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an old name for a part of Burma and a word for the country in native speech, officially chosen by military rulers of Burma in 1989. Reasons given include casting off a relic of colonialism, or downplaying of the connection to the Burman ethnic majority.
It should be pointed out that this renaming has virtually no impact on Burmese citizens speaking in Burmese, who continue to refer to both Myanma as well as Bama (this not unlike formal reference in the English language to 'The Netherlands' while informally using 'Holland'). [Gustaaf Houtman, "Mental Culture in Burmese Crisis Politics," 1999]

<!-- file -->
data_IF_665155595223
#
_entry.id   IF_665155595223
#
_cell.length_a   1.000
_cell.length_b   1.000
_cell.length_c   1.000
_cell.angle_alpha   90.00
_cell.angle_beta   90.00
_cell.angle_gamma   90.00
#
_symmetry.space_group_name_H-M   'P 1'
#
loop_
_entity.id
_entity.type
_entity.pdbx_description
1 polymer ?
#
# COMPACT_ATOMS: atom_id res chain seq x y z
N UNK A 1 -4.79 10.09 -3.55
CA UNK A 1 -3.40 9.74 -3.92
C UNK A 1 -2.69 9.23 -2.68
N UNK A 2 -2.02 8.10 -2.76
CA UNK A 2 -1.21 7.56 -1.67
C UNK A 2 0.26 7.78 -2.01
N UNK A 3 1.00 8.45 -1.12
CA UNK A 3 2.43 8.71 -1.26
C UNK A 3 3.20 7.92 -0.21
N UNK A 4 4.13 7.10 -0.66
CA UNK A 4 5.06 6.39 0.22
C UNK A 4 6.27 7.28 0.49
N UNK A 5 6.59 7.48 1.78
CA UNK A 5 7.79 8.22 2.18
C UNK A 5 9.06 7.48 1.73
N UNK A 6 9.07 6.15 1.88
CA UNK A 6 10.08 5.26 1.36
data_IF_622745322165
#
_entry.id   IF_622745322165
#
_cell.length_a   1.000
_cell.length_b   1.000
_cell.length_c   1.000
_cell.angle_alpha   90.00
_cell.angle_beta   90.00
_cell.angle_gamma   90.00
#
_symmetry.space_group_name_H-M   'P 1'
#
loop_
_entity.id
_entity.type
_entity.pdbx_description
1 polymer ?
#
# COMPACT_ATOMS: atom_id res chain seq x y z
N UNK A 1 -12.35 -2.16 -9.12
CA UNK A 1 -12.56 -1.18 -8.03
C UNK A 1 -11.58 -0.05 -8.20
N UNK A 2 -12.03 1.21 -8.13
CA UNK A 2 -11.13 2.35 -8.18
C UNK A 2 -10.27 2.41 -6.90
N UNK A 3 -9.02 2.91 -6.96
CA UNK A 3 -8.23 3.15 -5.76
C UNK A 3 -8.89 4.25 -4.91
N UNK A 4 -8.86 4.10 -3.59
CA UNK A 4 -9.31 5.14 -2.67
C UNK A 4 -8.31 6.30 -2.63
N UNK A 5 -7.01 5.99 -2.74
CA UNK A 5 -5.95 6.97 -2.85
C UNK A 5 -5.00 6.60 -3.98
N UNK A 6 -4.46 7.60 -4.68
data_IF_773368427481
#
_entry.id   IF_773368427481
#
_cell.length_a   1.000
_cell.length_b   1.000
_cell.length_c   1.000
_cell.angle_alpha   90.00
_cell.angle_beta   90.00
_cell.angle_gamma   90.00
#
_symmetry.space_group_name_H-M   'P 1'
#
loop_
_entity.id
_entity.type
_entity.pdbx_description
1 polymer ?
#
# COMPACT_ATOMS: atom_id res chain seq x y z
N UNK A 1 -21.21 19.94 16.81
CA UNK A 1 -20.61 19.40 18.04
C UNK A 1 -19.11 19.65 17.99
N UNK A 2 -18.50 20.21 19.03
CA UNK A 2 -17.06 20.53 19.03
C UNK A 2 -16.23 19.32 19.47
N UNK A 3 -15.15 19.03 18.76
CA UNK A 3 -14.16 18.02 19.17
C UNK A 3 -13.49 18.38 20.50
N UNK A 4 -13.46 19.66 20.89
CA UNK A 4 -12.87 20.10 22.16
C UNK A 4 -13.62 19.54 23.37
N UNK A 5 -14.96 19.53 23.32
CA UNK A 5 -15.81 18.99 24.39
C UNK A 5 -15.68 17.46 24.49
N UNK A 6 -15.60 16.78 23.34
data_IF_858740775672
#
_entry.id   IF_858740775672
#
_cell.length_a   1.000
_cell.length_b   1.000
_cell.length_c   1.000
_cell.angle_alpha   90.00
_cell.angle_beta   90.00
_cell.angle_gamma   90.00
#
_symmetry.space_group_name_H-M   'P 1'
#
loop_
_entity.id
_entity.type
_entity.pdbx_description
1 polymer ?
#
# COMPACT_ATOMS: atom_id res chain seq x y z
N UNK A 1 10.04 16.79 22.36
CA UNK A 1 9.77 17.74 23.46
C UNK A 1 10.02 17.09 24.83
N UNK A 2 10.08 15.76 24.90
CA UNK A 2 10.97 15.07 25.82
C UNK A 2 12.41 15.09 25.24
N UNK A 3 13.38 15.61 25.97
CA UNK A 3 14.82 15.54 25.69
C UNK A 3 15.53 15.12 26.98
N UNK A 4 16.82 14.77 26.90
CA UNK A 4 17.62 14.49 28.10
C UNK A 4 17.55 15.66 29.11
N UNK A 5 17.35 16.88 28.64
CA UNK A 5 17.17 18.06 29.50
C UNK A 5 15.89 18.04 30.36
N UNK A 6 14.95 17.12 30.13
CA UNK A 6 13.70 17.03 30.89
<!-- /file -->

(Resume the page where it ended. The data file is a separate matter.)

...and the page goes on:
The official name for Burma since 1989.
Republic in Southeast Asia, now officially known as Myanmar, bordered by Bangladesh, India, and the Bay of Bengal to the west; China to the north and northeast; Laos and Thailand to the east; and the Andaman Sea to the south. Rangoon is its capital and largest city.
Note: Under British control until 1948, it then became an independent republic.
Note: During World War II, the Allies and Japanese troops fought intense campaigns over control of the Burma Road, a vital supply link between China and India.
Note: Run by its military in the 1970s and 1980s, Burma saw its economy decline. Free elections in 1990 were won by the main opposition party, but the military government refused to relinquish its powers.